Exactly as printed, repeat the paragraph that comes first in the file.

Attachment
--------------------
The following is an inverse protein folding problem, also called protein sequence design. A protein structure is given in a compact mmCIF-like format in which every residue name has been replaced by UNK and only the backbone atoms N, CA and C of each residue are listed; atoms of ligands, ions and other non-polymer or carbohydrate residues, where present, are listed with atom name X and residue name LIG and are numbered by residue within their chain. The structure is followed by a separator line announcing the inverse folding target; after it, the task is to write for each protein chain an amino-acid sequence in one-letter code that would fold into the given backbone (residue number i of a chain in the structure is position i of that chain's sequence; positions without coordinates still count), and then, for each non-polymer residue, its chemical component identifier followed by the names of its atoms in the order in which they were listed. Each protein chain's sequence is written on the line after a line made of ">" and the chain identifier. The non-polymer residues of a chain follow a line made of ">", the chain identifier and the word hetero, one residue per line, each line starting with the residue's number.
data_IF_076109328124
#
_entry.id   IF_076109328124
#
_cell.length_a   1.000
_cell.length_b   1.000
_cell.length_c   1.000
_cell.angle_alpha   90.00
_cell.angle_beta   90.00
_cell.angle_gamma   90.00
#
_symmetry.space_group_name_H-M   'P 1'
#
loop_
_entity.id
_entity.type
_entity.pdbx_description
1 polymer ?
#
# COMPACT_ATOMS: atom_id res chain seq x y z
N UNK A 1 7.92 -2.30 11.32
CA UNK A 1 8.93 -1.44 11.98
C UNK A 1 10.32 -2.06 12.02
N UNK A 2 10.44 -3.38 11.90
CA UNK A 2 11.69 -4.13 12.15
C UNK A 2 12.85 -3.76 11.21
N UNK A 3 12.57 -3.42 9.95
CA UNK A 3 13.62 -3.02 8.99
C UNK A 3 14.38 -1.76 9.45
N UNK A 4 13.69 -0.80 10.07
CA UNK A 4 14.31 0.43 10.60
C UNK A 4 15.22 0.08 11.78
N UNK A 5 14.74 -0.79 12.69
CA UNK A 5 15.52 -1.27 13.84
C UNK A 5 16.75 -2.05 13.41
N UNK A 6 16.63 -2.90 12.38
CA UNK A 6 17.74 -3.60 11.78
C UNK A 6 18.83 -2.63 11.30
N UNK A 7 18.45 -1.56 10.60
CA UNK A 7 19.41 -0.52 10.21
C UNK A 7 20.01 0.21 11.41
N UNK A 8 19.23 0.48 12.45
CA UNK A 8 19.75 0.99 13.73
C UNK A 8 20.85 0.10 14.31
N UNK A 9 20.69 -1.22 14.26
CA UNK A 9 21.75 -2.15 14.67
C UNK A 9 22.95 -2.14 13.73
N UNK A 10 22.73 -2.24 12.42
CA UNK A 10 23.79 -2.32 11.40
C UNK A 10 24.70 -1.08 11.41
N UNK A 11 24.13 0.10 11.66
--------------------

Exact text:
The following is an inverse protein folding problem, also called protein sequence design. A protein structure is given in a compact mmCIF-like format in which every residue name has been replaced by UNK and only the backbone atoms N, CA and C of each residue are listed; atoms of ligands, ions and other non-polymer or carbohydrate residues, where present, are listed with atom name X and residue name LIG and are numbered by residue within their chain. The structure is followed by a separator line announcing the inverse folding target; after it, the task is to write for each protein chain an amino-acid sequence in one-letter code that would fold into the given backbone (residue number i of a chain in the structure is position i of that chain's sequence; positions without coordinates still count), and then, for each non-polymer residue, its chemical component identifier followed by the names of its atoms in the order in which they were listed. Each protein chain's sequence is written on the line after a line made of ">" and the chain identifier. The non-polymer residues of a chain follow a line made of ">", the chain identifier and the word hetero, one residue per line, each line starting with the residue's number.